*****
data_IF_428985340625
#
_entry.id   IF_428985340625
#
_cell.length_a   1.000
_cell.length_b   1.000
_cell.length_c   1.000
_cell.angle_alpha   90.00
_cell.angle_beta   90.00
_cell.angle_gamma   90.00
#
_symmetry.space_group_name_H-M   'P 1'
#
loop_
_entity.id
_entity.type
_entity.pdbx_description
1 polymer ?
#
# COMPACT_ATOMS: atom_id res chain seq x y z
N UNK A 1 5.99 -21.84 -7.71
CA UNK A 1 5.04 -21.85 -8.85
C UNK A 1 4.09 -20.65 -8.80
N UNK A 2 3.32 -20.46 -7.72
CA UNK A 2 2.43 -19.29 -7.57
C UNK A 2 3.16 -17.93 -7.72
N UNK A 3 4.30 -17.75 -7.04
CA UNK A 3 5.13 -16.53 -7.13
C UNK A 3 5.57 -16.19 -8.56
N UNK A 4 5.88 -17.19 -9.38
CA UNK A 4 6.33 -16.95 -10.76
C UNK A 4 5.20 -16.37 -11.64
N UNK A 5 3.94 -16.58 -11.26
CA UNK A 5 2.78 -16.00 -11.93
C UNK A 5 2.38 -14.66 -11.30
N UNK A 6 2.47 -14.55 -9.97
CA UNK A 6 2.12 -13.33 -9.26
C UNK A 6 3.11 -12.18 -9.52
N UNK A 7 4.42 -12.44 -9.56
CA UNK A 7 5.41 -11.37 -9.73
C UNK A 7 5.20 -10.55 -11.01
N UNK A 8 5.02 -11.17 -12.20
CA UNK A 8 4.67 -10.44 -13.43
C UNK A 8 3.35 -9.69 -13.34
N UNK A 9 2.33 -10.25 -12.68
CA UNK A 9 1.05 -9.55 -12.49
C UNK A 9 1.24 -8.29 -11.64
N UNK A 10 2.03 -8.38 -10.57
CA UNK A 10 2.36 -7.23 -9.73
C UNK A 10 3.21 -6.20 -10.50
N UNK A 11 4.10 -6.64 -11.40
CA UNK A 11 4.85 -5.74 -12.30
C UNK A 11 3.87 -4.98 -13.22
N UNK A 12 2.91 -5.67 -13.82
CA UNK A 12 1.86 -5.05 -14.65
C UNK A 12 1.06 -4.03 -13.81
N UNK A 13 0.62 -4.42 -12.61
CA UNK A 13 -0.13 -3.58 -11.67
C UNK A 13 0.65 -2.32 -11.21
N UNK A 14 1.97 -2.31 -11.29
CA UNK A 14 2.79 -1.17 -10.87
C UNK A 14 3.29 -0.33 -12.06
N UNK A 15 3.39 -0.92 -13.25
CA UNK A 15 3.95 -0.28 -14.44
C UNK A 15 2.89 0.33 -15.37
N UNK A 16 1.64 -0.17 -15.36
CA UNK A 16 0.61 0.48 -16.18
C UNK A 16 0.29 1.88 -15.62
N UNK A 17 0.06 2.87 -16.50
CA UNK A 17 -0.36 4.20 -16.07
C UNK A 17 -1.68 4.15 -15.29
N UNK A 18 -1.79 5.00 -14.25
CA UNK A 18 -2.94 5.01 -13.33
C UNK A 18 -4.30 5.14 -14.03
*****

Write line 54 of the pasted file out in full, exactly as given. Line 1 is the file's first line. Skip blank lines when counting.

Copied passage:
N UNK A 12 2.91 -5.67 -13.82